Rebecca's Reviews > Florence Gordon

Florence Gordon by Brian Morton
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really liked it
bookshelves: read-via-edelweiss, feminist, old-age-or-ageing

“Florence Gordon was trying to write a memoir, but she had two strikes against her: she was old and she was an intellectual.” A Second Wave New York City feminist, for that matter. “She was always outraged, always indignant about something she’d read or heard or seen, yet there was something about her that was forever hopeful.” This is a gentle, affectionate but still very funny portrait of a 75-year-old firebrand who chooses to live (view spoiler) on her own terms. I defy you not to fall in love with Florence at least a little bit.

The narration is a witty, shifting third-person limited, a bit like you get from Howard Jacobson – who has, of course, been dubbed the Jewish Austen. So in addition to the title character you also get the perspectives of Florence’s son Daniel, a Seattle cop; her daughter-in-law Janine, a research psychologist who has an intellectual crush on her and is contemplating an extramarital affair; and their daughter Emily, on a break from college, who becomes Florence’s amanuensis.

The book is strong on female voices and opinions, yet the male characters aren’t complete duds. Morton is especially astute at pinpointing what gets talked about in families/marriages and what remains unsaid: “You travel side by side through the life you share, knowing each other intimately and not knowing each other at all.”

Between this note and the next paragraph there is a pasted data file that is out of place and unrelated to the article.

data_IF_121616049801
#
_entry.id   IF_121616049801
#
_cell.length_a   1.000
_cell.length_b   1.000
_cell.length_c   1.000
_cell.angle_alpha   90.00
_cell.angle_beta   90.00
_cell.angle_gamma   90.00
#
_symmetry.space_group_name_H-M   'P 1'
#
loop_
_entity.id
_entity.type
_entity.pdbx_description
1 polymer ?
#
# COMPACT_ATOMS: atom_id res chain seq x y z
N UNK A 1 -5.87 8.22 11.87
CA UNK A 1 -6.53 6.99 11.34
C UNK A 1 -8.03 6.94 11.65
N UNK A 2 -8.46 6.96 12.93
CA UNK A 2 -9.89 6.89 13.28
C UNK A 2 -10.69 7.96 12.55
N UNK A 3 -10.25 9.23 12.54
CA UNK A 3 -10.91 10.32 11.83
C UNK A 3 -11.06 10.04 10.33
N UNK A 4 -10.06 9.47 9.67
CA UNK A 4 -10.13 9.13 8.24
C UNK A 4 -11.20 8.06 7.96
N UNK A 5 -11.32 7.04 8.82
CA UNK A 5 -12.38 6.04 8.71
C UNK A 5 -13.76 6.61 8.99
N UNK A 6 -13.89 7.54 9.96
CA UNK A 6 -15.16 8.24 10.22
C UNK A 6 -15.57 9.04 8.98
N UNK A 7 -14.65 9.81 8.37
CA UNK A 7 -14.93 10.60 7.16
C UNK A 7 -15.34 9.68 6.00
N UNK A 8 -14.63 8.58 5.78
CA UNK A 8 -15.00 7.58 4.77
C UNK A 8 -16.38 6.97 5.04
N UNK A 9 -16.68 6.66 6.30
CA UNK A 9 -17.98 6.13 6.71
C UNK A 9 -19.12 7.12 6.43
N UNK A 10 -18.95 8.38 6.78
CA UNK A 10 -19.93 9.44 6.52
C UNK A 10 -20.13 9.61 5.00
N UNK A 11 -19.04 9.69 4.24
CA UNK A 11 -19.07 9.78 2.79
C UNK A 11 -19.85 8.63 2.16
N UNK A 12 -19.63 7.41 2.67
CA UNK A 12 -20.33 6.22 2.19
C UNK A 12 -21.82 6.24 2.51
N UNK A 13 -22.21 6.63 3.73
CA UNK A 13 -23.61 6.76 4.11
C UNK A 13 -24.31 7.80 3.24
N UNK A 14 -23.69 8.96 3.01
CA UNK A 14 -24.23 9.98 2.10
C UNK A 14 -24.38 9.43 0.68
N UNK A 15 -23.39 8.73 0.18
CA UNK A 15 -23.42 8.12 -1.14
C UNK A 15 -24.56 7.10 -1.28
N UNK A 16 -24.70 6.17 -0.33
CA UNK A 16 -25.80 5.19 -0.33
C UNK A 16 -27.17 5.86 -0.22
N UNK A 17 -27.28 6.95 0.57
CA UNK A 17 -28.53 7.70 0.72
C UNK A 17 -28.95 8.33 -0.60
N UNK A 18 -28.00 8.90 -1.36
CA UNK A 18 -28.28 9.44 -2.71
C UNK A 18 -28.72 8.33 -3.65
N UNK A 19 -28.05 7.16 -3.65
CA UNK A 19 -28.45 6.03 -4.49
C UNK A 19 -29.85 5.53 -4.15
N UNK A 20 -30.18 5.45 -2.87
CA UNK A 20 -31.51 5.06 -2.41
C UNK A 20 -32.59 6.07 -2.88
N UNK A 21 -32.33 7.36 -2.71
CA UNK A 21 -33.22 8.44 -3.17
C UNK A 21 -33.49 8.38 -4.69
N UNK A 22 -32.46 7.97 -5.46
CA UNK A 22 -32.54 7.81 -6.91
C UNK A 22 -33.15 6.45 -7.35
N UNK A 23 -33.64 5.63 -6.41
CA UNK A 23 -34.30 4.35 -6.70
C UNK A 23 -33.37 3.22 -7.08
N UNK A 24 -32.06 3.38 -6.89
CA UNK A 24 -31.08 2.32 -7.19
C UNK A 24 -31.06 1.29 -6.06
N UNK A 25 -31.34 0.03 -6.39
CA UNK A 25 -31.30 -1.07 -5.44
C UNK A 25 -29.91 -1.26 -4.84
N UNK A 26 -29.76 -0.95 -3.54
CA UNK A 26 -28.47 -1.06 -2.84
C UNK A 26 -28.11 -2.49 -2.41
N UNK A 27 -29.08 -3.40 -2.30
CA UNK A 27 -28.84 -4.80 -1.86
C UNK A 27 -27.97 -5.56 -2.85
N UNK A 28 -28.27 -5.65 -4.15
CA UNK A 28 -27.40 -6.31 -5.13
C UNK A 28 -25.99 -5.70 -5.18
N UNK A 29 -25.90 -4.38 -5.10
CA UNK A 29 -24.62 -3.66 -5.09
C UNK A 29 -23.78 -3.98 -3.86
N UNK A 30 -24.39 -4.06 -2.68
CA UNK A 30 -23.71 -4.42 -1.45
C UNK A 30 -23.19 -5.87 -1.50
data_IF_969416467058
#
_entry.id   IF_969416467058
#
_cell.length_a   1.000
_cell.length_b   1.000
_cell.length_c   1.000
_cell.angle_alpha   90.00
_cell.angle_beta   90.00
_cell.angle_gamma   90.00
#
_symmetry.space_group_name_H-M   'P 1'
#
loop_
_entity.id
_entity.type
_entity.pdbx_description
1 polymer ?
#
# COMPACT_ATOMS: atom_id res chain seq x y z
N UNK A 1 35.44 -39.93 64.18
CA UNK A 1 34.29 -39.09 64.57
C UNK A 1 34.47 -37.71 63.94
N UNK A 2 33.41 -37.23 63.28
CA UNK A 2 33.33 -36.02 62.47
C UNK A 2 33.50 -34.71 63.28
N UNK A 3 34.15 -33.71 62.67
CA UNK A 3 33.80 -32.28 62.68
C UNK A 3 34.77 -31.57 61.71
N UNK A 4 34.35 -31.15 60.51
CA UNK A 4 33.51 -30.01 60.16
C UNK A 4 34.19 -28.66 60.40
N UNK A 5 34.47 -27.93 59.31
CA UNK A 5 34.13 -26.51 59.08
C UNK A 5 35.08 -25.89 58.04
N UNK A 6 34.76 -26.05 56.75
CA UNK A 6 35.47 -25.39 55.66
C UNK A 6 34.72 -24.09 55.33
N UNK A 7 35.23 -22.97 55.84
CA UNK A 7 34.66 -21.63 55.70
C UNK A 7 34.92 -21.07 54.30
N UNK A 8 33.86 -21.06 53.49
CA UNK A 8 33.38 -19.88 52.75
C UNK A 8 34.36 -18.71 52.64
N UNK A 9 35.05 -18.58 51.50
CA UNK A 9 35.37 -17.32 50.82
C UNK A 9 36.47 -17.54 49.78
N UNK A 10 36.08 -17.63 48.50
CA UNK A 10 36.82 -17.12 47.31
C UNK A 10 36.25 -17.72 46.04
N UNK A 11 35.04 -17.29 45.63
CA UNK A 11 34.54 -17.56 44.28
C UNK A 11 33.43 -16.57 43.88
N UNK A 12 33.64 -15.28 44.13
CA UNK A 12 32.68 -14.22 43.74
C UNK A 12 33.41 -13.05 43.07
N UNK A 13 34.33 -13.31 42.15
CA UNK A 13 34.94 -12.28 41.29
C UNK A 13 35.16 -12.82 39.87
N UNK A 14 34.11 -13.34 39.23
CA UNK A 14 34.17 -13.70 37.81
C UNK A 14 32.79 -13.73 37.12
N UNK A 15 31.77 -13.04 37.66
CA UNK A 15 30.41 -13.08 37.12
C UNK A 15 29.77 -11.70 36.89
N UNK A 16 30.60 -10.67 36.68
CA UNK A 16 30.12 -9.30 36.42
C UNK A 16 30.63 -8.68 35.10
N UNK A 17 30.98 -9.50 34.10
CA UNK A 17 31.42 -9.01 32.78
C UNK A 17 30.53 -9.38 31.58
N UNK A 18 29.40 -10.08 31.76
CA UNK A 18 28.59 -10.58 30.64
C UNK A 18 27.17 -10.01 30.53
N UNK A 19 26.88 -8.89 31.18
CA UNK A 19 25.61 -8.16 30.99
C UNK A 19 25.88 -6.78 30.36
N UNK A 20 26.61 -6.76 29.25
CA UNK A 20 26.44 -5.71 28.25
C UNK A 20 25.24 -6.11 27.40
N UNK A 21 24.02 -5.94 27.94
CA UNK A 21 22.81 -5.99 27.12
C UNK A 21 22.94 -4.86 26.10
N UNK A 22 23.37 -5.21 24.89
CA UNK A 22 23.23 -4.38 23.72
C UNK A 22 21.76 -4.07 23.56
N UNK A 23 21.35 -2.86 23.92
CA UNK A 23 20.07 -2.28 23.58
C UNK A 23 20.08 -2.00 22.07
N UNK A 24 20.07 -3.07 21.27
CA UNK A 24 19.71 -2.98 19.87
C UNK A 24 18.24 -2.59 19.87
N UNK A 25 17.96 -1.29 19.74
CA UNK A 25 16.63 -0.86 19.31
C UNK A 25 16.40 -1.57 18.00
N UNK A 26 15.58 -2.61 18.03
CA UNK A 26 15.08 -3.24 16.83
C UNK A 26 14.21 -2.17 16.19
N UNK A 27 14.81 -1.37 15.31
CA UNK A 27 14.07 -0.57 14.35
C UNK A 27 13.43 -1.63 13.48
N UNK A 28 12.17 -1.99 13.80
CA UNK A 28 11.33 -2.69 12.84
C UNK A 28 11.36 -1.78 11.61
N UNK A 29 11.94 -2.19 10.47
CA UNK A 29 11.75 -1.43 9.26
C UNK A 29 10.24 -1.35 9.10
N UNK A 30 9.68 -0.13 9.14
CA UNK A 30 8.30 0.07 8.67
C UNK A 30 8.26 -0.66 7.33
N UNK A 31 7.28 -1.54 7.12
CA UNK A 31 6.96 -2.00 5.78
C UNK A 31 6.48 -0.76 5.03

Related reading:

The Blazing World by Siri Hustvedt: Florence Gordon isn’t exactly like Harry Burden, but they are both larger-than-life feminists whose New York City lives are inevitably overrun by family.

The central marriage and adultery subplot reminded me a touch of Life Drawing by Robin Black.
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Reading Progress

June 5, 2014 – Shelved as: to-read
June 5, 2014 – Shelved
December 7, 2014 – Started Reading
December 10, 2014 –
page 98
December 14, 2014 – Shelved as: read-via-edelweiss
December 14, 2014 – Finished Reading
August 12, 2016 – Shelved as: feminist
August 12, 2016 – Shelved as: old-age-or-ageing

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Margitte It was really a good read indeed.

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